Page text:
Significantly, various concealing shadows are also employed in the film, to further notch up the voyeur's curiosity levels. Also, he distinguishes between horror and tension skilfully, by making sure that enough tension has been built up to be broken by horror. His introduction to horror from tension is often sudden and unexpected, showing he understands that horror induces intense and profound fear; tension however produces a state of mental or emotional strain or suspense. Another of his famous quotes, "If it's a good movie, the sound could go off and the audience would still have a perfectly clear idea of what was going on." That sums up his superb visual content and masterful camera angles, which show status, stature, body language personalities, thoughts and expressions. We can see that Voyeurism is perhaps the most prominent theme and sensation in this Hitchcock classic. Hitchcock showed that he has plunged into the human mind and found out that there is a little voyeurism in all of us. Throughout the film, sections of the dual nature of humanity and voyeurism present themselves; film, lighting, camera angle and mise-en-scene all make their contributions to the total concept. Lastly, this film shows that not all is known to what meets the eye, although what truly meets the eye can be unveiled in horrific ways.
John Milton’s “Paradise Lost” is one of the narrative poems that can be used as examples of juxtaposition. This well-crafted literary piece is clearly based on the juxtaposition of two characters: God and Satan. Frequently in the poem, the bad qualities of Satan and the good qualities of God are placed side by side and comparison hence made brings to the surface the contrast between the two characters. The juxtaposition in the poem helps us to reach a conclusion that Satan deserved his expulsion from the paradise because of his unwillingness to submit to God’s will.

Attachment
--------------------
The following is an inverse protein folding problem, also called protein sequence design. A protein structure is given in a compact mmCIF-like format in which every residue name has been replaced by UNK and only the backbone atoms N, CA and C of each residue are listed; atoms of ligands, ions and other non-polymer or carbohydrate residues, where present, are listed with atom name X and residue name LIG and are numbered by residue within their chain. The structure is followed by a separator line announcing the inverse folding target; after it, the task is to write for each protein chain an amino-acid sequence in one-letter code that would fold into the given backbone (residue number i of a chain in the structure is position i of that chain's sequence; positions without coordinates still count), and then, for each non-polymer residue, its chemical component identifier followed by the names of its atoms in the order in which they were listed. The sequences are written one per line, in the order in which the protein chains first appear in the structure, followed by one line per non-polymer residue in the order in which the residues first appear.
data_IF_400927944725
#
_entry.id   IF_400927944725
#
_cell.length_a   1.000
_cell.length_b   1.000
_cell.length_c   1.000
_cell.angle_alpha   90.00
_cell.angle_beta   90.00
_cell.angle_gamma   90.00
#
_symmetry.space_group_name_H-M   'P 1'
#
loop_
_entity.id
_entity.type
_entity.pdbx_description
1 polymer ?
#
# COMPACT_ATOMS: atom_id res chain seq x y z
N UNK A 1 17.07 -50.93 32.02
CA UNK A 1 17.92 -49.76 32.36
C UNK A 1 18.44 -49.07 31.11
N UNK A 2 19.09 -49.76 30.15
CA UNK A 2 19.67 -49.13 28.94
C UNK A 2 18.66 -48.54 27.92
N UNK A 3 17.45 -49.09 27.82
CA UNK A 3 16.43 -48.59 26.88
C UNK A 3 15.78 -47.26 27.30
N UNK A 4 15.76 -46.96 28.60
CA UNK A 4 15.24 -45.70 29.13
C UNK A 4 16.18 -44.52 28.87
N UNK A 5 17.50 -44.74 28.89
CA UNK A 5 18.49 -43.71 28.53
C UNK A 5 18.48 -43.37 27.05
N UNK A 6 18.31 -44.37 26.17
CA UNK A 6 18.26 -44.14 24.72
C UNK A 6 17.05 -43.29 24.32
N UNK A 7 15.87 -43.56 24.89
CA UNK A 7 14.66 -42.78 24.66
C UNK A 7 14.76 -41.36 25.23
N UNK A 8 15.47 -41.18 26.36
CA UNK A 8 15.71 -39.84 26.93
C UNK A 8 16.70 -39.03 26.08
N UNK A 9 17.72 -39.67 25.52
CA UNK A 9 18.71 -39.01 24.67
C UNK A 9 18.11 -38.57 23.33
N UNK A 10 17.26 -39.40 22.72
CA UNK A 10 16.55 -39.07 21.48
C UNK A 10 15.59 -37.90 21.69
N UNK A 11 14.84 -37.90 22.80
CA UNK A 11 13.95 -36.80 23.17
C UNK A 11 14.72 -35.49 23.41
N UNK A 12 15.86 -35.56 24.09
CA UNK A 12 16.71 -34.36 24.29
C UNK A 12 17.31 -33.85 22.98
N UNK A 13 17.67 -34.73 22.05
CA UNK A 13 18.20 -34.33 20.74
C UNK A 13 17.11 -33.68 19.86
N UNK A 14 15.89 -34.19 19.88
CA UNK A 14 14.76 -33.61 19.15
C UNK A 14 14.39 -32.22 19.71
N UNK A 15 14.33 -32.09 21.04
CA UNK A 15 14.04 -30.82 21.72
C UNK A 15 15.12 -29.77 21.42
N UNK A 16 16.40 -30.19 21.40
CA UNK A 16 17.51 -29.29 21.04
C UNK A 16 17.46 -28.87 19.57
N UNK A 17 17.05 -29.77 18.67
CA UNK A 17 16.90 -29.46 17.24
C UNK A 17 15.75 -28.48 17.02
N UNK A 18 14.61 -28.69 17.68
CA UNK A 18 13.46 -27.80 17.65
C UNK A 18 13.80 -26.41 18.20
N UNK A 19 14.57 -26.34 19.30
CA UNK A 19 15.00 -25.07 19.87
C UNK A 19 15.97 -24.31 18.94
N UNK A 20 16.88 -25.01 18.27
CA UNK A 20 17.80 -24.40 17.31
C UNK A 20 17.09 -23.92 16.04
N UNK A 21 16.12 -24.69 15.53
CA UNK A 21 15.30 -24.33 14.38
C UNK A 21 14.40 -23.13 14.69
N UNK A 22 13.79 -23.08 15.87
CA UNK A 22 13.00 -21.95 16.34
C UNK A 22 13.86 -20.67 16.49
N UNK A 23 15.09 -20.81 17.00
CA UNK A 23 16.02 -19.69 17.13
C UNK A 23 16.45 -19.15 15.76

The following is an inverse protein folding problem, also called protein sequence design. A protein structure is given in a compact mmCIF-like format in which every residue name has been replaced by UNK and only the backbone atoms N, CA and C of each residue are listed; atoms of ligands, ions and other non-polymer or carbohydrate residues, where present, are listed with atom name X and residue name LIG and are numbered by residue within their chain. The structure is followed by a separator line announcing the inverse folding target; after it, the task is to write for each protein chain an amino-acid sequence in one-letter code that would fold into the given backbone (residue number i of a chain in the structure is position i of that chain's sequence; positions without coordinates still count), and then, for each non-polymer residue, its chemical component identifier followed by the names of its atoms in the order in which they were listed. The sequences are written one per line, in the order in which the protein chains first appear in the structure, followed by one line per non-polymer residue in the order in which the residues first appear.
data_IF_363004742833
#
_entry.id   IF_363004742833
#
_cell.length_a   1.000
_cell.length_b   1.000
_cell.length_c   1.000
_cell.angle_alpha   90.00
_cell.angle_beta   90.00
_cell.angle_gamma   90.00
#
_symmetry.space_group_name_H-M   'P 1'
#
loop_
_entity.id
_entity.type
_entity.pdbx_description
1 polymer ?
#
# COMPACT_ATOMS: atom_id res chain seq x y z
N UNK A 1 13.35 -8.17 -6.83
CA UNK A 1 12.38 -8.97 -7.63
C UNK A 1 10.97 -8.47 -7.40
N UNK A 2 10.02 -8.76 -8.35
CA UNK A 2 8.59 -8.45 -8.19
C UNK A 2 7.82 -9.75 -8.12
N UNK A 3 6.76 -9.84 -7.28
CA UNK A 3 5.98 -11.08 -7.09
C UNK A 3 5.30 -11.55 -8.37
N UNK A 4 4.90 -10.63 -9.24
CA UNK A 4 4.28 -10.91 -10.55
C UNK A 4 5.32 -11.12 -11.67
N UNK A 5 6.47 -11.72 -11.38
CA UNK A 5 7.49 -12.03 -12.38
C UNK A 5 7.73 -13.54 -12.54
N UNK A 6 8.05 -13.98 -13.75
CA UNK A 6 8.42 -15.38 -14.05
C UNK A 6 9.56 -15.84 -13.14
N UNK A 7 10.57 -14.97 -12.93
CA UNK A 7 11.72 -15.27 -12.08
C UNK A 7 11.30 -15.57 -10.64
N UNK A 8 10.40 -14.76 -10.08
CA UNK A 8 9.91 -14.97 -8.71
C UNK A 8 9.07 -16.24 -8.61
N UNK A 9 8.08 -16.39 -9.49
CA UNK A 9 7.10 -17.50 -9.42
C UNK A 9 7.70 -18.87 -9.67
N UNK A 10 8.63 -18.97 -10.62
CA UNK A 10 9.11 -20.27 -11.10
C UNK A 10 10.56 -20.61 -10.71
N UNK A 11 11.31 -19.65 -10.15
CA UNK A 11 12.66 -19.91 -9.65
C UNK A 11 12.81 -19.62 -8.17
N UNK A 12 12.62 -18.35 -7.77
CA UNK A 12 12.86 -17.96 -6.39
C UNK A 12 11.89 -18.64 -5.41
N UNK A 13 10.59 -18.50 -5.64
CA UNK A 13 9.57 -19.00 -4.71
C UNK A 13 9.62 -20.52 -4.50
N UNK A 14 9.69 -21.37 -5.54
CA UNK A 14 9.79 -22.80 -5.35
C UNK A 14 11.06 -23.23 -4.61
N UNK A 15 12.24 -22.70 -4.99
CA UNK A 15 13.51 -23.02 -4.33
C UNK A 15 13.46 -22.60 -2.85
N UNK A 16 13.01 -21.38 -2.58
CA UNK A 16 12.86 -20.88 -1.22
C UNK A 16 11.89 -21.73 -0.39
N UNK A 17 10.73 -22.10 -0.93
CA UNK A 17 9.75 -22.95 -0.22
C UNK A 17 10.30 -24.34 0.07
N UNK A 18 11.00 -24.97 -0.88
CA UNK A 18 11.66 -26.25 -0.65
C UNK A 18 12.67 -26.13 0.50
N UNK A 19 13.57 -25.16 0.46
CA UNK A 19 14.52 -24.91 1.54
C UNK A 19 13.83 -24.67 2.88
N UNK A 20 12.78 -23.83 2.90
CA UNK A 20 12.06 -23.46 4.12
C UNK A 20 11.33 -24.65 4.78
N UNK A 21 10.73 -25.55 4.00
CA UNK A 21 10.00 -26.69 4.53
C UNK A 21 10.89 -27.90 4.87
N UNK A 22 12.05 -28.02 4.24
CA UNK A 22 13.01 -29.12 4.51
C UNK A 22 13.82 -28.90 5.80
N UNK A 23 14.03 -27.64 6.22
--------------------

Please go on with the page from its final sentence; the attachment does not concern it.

The telos of tolerance is truth. It is clear from the historical record that the authentic spokesmen of tolerance had more and other truth in mind than that of propositional logic and academic theory. John Stuart Mill speaks of the truth which is persecuted in history and which does not triumph over persecution by virtue of its 'inherent power', which in fact has no inherent power 'against the dungeon and the stake'. And he enumerates the 'truths' which were cruelly and successfully liquidated in the dungeons and at the stake: that of Arnold of Brescia, of Fra Dolcino, of Savonarola, of the Albigensians, Waldensians, Lollards, and Hussites. Tolerance is first and foremost for the sake of the heretics--the historical road toward humanitas appears as heresy: target of persecution by the powers that be. Heresy by itself, however, is no token of truth.